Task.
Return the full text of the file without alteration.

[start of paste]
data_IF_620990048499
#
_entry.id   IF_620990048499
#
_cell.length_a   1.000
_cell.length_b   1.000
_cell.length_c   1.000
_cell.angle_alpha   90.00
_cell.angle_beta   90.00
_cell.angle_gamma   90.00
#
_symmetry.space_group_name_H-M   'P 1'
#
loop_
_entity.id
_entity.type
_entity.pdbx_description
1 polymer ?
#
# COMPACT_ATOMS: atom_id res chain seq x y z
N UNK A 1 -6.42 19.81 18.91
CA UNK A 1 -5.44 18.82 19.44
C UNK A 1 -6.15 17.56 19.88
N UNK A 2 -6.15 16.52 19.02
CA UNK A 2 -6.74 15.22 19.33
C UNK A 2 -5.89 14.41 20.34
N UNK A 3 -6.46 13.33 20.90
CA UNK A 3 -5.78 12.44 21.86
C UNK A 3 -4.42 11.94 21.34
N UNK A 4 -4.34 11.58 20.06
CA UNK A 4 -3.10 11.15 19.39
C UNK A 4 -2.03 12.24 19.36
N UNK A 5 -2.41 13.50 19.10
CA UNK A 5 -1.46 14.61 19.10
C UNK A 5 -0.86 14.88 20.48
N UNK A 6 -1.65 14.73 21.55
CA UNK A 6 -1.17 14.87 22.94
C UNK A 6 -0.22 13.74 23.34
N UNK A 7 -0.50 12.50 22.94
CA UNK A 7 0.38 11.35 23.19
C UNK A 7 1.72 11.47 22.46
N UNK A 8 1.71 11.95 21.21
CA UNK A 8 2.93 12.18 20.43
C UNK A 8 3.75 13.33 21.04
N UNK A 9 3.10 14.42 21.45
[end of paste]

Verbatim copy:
data_IF_620990048499
#
_entry.id   IF_620990048499
#
_cell.length_a   1.000
_cell.length_b   1.000
_cell.length_c   1.000
_cell.angle_alpha   90.00
_cell.angle_beta   90.00
_cell.angle_gamma   90.00
#
_symmetry.space_group_name_H-M   'P 1'
#
loop_
_entity.id
_entity.type
_entity.pdbx_description
1 polymer ?
#
# COMPACT_ATOMS: atom_id res chain seq x y z
N UNK A 1 -6.42 19.81 18.91
CA UNK A 1 -5.44 18.82 19.44
C UNK A 1 -6.15 17.56 19.88
N UNK A 2 -6.15 16.52 19.02
CA UNK A 2 -6.74 15.22 19.33
C UNK A 2 -5.89 14.41 20.34
N UNK A 3 -6.46 13.33 20.90
CA UNK A 3 -5.78 12.44 21.86
C UNK A 3 -4.42 11.94 21.34
N UNK A 4 -4.34 11.58 20.06
CA UNK A 4 -3.10 11.15 19.39
C UNK A 4 -2.03 12.24 19.36
N UNK A 5 -2.41 13.50 19.10
CA UNK A 5 -1.46 14.61 19.10
C UNK A 5 -0.86 14.88 20.48
N UNK A 6 -1.65 14.73 21.55
CA UNK A 6 -1.17 14.87 22.94
C UNK A 6 -0.22 13.74 23.34
N UNK A 7 -0.50 12.50 22.94
CA UNK A 7 0.38 11.35 23.19
C UNK A 7 1.72 11.47 22.46
N UNK A 8 1.71 11.95 21.21
CA UNK A 8 2.93 12.18 20.43
C UNK A 8 3.75 13.33 21.04
N UNK A 9 3.10 14.42 21.45